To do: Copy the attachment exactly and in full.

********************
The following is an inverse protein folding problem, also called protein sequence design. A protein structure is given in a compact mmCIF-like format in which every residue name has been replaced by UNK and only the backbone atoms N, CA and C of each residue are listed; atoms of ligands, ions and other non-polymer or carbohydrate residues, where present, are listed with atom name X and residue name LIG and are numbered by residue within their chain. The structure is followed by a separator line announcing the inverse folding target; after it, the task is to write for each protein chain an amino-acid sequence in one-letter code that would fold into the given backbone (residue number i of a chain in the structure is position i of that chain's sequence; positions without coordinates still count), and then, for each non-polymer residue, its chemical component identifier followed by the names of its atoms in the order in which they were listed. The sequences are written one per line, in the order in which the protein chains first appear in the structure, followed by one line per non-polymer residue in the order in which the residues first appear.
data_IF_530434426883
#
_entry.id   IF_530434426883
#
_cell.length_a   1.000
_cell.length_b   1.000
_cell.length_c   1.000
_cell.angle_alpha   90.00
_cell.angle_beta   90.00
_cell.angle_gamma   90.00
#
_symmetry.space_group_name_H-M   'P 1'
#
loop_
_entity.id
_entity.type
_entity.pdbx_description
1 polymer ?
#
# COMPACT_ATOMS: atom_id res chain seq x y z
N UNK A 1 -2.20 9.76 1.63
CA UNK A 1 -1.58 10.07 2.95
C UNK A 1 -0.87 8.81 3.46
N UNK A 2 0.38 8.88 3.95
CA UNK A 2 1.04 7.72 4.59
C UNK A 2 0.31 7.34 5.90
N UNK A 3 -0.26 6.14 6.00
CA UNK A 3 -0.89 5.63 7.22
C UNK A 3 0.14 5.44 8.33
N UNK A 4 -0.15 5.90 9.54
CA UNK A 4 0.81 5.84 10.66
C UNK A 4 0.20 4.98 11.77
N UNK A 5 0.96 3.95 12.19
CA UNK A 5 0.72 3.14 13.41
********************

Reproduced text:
The following is an inverse protein folding problem, also called protein sequence design. A protein structure is given in a compact mmCIF-like format in which every residue name has been replaced by UNK and only the backbone atoms N, CA and C of each residue are listed; atoms of ligands, ions and other non-polymer or carbohydrate residues, where present, are listed with atom name X and residue name LIG and are numbered by residue within their chain. The structure is followed by a separator line announcing the inverse folding target; after it, the task is to write for each protein chain an amino-acid sequence in one-letter code that would fold into the given backbone (residue number i of a chain in the structure is position i of that chain's sequence; positions without coordinates still count), and then, for each non-polymer residue, its chemical component identifier followed by the names of its atoms in the order in which they were listed. The sequences are written one per line, in the order in which the protein chains first appear in the structure, followed by one line per non-polymer residue in the order in which the residues first appear.
data_IF_530434426883
#
_entry.id   IF_530434426883
#
_cell.length_a   1.000
_cell.length_b   1.000
_cell.length_c   1.000
_cell.angle_alpha   90.00
_cell.angle_beta   90.00
_cell.angle_gamma   90.00
#
_symmetry.space_group_name_H-M   'P 1'
#
loop_
_entity.id
_entity.type
_entity.pdbx_description
1 polymer ?
#
# COMPACT_ATOMS: atom_id res chain seq x y z
N UNK A 1 -2.20 9.76 1.63
CA UNK A 1 -1.58 10.07 2.95
C UNK A 1 -0.87 8.81 3.46
N UNK A 2 0.38 8.88 3.95
CA UNK A 2 1.04 7.72 4.59
C UNK A 2 0.31 7.34 5.90
N UNK A 3 -0.26 6.14 6.00
CA UNK A 3 -0.89 5.63 7.22
C UNK A 3 0.14 5.44 8.33
N UNK A 4 -0.15 5.90 9.54
CA UNK A 4 0.81 5.84 10.66
C UNK A 4 0.20 4.98 11.77
N UNK A 5 0.96 3.95 12.19
CA UNK A 5 0.72 3.14 13.41